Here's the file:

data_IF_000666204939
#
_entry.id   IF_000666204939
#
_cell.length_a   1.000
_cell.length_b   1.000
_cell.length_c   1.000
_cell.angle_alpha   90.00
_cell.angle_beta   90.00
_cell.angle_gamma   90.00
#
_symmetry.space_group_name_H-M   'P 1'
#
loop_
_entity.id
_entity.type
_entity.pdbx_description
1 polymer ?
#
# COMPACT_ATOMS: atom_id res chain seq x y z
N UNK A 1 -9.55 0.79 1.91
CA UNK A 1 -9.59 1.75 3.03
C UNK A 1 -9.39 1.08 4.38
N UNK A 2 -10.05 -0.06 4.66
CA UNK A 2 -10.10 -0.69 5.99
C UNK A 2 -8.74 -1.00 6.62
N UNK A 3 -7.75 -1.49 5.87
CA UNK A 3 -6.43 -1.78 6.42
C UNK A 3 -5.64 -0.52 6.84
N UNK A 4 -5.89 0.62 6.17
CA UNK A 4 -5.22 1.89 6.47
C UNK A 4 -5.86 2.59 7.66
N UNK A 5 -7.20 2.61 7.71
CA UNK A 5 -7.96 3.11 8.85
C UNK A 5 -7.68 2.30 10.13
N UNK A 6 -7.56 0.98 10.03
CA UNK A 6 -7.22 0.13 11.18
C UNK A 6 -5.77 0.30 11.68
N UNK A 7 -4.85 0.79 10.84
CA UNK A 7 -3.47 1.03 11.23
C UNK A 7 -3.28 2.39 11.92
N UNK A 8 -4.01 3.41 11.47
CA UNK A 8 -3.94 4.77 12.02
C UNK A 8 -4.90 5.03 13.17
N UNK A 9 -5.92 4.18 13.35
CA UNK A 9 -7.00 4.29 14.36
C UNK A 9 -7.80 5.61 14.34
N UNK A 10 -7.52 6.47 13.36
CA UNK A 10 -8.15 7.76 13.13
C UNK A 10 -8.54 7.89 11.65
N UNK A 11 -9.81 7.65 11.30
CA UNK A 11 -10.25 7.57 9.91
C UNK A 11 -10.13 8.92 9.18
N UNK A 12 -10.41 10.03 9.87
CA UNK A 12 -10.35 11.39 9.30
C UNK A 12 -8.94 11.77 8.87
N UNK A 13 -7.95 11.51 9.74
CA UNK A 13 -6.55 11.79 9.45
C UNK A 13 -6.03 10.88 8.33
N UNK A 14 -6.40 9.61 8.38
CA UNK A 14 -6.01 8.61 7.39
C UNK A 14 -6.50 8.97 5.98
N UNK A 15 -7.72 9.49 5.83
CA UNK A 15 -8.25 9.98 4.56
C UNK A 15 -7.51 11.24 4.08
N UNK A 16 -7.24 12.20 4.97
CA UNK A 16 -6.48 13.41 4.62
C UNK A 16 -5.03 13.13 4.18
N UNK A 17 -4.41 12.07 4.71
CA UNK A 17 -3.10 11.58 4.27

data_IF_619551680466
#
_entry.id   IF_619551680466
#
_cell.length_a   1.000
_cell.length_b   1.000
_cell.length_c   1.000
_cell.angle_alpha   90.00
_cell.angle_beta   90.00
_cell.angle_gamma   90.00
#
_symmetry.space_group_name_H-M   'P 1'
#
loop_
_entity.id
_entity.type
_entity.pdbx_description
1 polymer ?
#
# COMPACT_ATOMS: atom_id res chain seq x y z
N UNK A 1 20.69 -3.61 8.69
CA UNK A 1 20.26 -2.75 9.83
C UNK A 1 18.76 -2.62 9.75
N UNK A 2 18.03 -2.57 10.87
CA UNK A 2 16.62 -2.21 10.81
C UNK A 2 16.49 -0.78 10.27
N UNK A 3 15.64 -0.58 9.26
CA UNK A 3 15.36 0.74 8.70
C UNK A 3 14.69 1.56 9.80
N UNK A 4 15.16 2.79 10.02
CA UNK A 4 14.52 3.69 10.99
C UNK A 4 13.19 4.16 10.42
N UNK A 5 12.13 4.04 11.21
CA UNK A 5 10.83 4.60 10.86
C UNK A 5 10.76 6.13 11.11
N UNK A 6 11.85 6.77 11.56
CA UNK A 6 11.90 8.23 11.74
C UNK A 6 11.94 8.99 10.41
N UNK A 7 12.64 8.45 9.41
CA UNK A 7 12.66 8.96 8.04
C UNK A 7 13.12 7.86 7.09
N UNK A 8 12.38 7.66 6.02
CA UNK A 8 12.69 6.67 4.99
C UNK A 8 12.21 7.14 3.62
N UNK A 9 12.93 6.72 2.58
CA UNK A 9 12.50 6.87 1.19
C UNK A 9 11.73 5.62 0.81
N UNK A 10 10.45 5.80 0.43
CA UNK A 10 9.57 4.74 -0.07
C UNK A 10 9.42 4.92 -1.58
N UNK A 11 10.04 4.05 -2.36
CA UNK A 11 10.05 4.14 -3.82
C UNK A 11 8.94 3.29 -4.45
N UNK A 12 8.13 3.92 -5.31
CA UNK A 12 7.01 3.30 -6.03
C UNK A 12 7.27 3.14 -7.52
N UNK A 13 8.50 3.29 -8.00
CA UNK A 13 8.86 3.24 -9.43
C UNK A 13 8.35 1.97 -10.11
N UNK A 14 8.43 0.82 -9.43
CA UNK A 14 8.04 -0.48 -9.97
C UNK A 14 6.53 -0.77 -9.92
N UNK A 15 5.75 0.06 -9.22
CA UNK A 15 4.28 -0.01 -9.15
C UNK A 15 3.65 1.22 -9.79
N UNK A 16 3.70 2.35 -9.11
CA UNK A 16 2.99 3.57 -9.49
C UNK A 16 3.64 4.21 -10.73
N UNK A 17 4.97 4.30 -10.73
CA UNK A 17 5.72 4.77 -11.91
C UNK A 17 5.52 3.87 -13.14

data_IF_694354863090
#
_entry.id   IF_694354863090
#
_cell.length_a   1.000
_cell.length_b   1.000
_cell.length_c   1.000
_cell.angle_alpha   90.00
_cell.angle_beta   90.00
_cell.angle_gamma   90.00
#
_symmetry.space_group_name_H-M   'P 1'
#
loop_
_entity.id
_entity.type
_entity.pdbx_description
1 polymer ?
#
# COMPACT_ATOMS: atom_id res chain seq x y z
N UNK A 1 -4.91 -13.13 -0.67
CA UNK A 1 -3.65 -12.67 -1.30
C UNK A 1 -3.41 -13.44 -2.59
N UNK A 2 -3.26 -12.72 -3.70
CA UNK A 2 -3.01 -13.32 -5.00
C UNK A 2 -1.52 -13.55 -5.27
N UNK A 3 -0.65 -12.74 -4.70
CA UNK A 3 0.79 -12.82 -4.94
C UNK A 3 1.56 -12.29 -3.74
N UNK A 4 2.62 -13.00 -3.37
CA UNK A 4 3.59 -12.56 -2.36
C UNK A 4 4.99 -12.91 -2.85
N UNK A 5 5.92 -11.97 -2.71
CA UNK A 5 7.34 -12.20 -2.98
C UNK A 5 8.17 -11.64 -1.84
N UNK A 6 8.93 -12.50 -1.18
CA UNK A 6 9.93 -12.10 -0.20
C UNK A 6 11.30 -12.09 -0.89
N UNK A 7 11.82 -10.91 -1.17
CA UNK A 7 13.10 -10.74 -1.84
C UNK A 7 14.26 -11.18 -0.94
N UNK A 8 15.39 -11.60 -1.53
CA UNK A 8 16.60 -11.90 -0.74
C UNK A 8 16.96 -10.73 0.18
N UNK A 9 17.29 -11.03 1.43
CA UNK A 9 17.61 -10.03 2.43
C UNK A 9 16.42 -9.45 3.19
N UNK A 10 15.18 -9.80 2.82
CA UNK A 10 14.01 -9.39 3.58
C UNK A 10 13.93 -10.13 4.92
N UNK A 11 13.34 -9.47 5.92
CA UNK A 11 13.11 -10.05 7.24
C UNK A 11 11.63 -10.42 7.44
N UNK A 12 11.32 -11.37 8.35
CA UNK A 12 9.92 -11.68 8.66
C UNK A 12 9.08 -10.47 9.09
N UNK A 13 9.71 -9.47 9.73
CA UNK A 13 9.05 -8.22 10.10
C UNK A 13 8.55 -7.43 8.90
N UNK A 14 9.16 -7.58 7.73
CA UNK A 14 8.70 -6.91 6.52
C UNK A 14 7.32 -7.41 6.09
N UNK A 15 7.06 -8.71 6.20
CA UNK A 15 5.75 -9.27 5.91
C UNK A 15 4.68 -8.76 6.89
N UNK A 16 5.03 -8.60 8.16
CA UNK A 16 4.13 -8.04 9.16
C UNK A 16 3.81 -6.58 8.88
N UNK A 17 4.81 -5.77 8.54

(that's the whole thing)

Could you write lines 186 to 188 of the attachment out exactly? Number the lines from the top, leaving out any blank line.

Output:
N UNK A 9 17.29 -11.03 1.43
CA UNK A 9 17.61 -10.03 2.43
C UNK A 9 16.42 -9.45 3.19